Chandrayaan-3 integrated with launch vehicle

BENGALURU: In a major milestone,


on Wedneaday said it has integrated the Chandrayaan-3 spacecraft with the launch vehicle —


or LVM3.
The space agency is looking at a mid-July launch (between July 12 and 19) window for India’s third lunar mission, and a second attempt at soft-landing equipment on Moon.
While the mission will carry a lander (


) and rover (


), it won’t carry an orbiter, which has been replaced by a propulsion module.
After its failed landing attempt in September 2019, Isro has carried out several changes on the lander.

This time around, Vikram will have stronger legs than in its previous avatar to enable withstanding landing at greater velocities than earlier, while Isro has also made several other changes learning from the failures of Chandrayaan-2.
TOI had reported about changes being made to the lander, including the strengthening of the legs, earlier.
Isro chairman, S


, told TOI: “There are a lot of improvements on the lander. Basically, what were the deficiencies we were trying to overcome? One is the lander legs, which we expected could have withstood a higher velocity [during Chandrayaan-2]. So how much can we increase the velocity tolerance in the available structure? We have enhanced the landing velocity to 3m/second from 2m/second. That means even at 3m/sec, the lander will not crash or break [its legs].”

Another scientist who was part of Chanrayaan-2 explained: “A landing/touchdown velocity of about 2m/second is ideal and safe. And it is good that the tolerance will be for 3m/second, which means in case the best situation is not there, the lander will still do its job.”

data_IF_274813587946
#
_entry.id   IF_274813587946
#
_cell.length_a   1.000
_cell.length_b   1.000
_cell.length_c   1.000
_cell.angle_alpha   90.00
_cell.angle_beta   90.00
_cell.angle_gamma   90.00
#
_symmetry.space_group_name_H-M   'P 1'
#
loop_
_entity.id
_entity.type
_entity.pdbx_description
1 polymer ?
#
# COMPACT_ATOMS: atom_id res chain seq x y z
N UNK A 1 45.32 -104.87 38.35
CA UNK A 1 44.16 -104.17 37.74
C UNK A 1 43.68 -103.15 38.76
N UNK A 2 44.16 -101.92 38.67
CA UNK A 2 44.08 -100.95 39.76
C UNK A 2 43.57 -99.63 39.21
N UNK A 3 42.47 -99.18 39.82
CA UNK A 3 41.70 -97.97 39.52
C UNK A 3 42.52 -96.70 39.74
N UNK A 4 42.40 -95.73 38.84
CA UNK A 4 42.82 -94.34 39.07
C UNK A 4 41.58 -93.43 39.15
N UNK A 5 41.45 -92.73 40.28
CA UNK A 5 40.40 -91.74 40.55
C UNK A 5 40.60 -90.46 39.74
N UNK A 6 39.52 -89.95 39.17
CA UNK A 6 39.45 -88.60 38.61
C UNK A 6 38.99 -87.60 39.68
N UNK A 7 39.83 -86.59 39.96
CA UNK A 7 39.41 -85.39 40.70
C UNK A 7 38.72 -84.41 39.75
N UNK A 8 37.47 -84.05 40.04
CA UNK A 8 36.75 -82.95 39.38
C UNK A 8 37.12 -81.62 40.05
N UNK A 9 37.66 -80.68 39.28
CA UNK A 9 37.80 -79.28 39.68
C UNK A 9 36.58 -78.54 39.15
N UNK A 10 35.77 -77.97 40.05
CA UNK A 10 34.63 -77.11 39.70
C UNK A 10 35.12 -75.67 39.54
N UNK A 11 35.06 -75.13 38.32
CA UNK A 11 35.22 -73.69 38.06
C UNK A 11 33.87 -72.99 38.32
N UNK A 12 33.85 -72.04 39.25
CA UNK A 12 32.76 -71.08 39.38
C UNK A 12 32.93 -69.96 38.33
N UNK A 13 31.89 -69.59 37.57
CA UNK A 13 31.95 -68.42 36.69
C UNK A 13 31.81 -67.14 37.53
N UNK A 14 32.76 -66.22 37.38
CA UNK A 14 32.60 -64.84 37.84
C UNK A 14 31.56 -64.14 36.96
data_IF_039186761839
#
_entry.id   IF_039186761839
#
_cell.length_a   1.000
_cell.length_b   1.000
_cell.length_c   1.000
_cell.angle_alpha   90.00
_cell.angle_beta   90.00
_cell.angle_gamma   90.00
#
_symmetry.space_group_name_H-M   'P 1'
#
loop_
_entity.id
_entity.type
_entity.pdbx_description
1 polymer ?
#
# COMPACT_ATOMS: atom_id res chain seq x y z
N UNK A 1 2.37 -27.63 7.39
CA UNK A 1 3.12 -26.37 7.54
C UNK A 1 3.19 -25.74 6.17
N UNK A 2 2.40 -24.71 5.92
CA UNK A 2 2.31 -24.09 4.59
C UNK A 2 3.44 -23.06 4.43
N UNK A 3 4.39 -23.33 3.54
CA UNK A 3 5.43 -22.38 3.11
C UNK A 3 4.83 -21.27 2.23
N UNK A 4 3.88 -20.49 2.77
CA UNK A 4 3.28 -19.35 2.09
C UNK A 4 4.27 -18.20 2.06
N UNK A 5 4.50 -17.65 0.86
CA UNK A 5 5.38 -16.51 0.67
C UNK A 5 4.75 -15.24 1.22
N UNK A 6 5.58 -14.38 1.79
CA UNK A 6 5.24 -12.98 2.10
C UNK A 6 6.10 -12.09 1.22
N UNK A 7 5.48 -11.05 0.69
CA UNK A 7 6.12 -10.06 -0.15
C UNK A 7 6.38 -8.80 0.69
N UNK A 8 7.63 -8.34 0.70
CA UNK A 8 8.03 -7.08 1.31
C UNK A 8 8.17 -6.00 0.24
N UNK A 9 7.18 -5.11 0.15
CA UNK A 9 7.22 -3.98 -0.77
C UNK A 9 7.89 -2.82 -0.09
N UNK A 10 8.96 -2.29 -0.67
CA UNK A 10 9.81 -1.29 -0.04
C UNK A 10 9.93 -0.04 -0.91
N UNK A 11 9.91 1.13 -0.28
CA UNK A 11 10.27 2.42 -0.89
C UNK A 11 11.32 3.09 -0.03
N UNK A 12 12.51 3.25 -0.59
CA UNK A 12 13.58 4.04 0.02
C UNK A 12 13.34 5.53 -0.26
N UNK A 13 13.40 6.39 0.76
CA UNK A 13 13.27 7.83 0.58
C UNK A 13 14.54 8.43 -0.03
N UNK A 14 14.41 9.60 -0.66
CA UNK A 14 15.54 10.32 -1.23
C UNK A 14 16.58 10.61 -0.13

The second change, Somanath said, was the addition of more fuel to the lander to handle more disruptions and have the “ability to come back” so there’s more cushion to handle the mission.
“Third, we have added a new sensor called the laser doppler velocity metre, which will look at the lunar terrain. And through laser source sounding, we will be able to get components of three velocity vectors. We will be able to add this to the other instruments available, thereby creating redundancy in measurement,” Somanath said.
Isro has also improved the software to have more tolerance to failures like engine disruptions, thrust disruptions, sensor failures, etc, while also removing the central or fifth engine, which was added last minute during Chandrayaan-2.
“Five engines were OK with the earlier mass of the lander but now we’ve enhanced the mass by nearly 200kg. Also, given its weight now, we have to necessarily fire a minimum of two engines to do the landing, and cannot land with a single engine. Therefore, the central engine has been removed,” Somanath said.
He added that the space agency has extended solar panels and more panel area to generate power. Vikram will be able to generate power even if it lands in a different orientation and is not facing the Sun.
Chandrayaan-3 is scheduled for launch between July 12 and 19. And on selection of the final date and the time needed to reach Moon thereafter, Somanath said: “It will take around 45 days. It cannot be shortened because it depends on the commencement day of the landing. We want the lander to land at the location the day of the Moon starts so we get the full 15 days to work. That’s how the date is being chosen.”
But the major part of the preparations, he said, was dedicated to testing. “The whole of the last two years went for testing and not changes. The amount of tests we’ve done is much more than what was done during Chandrayaan-2. This is in terms of autonomous flights, helicopter flights, crane-mode landing simulation tests, drop tests, software simulation testbeds which were newly made to evaluate potential failures and recovery options etc,” he said.

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